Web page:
Sometimes you will find that you balance right on the edge of the threshold. As we know by now, not being VAT registered is more beneficial, so you may want to lower your marketing activities at such a time to artificially lower your sales and stay below the threshold. That is only recommended if you know for sure that your sales won’t improve that much over time and won’t go over £100k or more in near future.

If you discover that you have gone slightly over the VAT threshold in one month but know for sure that you will go back under the next month, you can ask for a temporary exemption from the VAT registering process. You can find more details on this on the HMRC website.

And just like you have registered for VAT, you can also DEREGISTER from VAT if your sales fall below the threshold in the future. So, say you start selling a very hot product on Amazon and your sales go over the £85k threshold, but then, after two years, demand for the product drops and your sales are down to £60k per year. Then you can deregister from VAT and continue selling on Amazon as a non-VAT registered seller.

Ok, so far, so good! Keep in mind that everything I have covered so far in this post can also be applied to any offline business too since the VAT basics are same for offline and online businesses. However, there are a few slight differences that online sellers, including Amazon sellers, need to face—so let’s get into it!

Distance Selling VAT Thresholds

Yes, there’s another VAT registration threshold, and it’s called the “Distance Selling EU VAT Threshold”. This particular threshold was introduced just a few years ago to help fight VAT evaders in the EU and basically put the appropriate VAT money in the pockets of the country that the item is sent to. So, for example, if you sell something to a person in Germany, the German VAT rate is applied to the sale and Germany receives that VAT payment from you.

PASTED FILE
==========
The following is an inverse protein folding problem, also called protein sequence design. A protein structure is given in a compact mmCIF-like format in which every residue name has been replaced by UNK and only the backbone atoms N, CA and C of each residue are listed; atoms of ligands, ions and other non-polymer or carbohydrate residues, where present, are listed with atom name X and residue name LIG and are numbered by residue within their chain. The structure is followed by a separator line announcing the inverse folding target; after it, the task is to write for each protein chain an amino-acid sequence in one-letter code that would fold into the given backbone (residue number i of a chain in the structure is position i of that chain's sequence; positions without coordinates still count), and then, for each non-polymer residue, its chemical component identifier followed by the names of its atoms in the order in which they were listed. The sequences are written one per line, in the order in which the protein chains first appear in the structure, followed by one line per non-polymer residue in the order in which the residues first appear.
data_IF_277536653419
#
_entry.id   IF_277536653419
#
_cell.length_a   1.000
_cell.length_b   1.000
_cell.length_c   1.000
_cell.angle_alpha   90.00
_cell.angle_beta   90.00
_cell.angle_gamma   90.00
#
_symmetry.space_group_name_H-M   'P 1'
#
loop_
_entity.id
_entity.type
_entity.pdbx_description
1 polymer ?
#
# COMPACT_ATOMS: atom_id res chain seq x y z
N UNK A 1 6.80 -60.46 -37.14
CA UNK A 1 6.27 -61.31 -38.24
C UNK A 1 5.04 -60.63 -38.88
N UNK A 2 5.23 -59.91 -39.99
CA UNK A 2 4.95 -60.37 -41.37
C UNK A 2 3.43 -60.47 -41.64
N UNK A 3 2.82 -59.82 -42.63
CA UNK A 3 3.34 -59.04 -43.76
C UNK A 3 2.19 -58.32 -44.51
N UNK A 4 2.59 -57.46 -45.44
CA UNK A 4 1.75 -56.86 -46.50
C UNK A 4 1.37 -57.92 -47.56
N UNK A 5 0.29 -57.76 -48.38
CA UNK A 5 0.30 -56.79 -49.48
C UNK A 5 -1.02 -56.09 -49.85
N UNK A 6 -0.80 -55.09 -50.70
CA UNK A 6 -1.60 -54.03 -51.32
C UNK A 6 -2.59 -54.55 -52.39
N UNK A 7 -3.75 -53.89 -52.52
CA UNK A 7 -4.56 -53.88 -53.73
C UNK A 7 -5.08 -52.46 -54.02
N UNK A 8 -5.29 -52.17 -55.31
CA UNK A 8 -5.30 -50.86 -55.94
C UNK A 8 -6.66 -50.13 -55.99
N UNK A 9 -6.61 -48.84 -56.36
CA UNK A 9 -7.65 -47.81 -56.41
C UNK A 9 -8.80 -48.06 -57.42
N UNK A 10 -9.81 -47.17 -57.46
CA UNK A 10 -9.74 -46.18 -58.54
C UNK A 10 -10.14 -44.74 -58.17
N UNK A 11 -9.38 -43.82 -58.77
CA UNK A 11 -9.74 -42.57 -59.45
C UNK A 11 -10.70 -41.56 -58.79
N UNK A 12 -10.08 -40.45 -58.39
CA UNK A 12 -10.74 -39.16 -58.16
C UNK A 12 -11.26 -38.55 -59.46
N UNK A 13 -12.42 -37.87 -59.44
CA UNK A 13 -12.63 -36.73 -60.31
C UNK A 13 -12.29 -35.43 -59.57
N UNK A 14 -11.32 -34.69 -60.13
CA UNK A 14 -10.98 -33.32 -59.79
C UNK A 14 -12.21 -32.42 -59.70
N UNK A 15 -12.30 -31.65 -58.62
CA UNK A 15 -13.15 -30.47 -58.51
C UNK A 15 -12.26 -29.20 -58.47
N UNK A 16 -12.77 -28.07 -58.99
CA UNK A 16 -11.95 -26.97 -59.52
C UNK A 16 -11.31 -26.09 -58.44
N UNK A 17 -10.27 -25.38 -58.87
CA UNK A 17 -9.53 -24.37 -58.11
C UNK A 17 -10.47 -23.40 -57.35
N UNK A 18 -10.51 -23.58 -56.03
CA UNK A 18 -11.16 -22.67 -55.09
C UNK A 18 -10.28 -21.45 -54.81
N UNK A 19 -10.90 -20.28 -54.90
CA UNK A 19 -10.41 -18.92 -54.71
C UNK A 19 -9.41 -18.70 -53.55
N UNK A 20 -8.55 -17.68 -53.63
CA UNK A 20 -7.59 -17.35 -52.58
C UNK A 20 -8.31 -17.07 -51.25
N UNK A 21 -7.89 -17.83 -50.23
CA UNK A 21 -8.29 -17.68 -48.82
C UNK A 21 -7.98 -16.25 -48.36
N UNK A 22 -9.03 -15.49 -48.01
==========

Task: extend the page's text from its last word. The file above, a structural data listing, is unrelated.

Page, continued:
These VAT thresholds apply to any business selling to an EU country! It doesn’t matter where you’re located in the World—be it the UK, the US, China or Brazil—if and when you reach the specified threshold of each country, you must register for VAT in that country, start charging local VAT on sales to that country, do VAT returns, and pay the appropriate VAT to that country.

Sound complicated?

It is.

Registering for VAT in a different country, usually in a different language, and completing VAT returns can be a very complex and time-consuming task. It’s not usually something you can do easily on your own.

Luckily for us, these distance selling EU VAT thresholds are pretty high. Here are few examples:

  • Austria – 35k EUR
  • Germany – 100k EUR
  • Ireland – 35k EUR
  • Spain – 35k EUR
  • France – 35k EUR
  • United Kingdom – 70k GBP

Yes, the UK distance-selling limit stands at £70k, and this will be applicable to sellers living outside the UK but who are targeting the UK marketplace and, specifically, Amazon.co.uk. Once your sales reach £70k in a calendar year in the UK, you are obligated by law to register for VAT in the UK.

This is an important distinction. Unlike the normal VAT registration rules that we have already covered, these distance-selling thresholds are calculated per CALENDAR YEAR—not the last 12 months of trading. This makes the process much easier for you as you can do the calculations based on the current year instead of the last 12-month period.

Now, this VAT registration threshold kicks in when your sales to a specific country reach the limit set by that country, but when goods are NOT stored in that country. So, this applies when you store goods in your home country and send orders out internationally from your base location via regular post and courier services.

It is very important to understand this caveat, as there is one other factor that can kick in and require IMMEDIATE VAT registration in a foreign country:

Goods location

Yes, goods location.

This is one of the biggest misunderstandings when it comes to VAT and selling on Amazon. Goods location can and will trigger a legal VAT registration requirement. Many people are not aware of this because this EU law is just a few years old, but it doesn’t change the fact that it is currently effective and being enforced. Even Amazon has taken action to bring sellers in line with this legal requirement by asking for VAT numbers based on this factor alone.

So how does this work?

This time, the rules are very simple:

You must register for VAT in each country where your goods are stored, except your local/home country!

And there are no thresholds! It starts from day one, so even if you send just 10 items to another country and sell them from there, you need to register for VAT in that country. Even more, you don’t even have to sell to that specific country! The location of the goods alone triggers this VAT registration law. So, for example, you may not sell your goods in Poland but since Amazon has a European warehouse in Poland, you will have to register for VAT in Poland too.

This is why I strongly recommend you reconsider using the Pan-European Amazon fulfilment program. It will trigger your VAT registration requirements in multiple countries because your goods will be moved across Europe.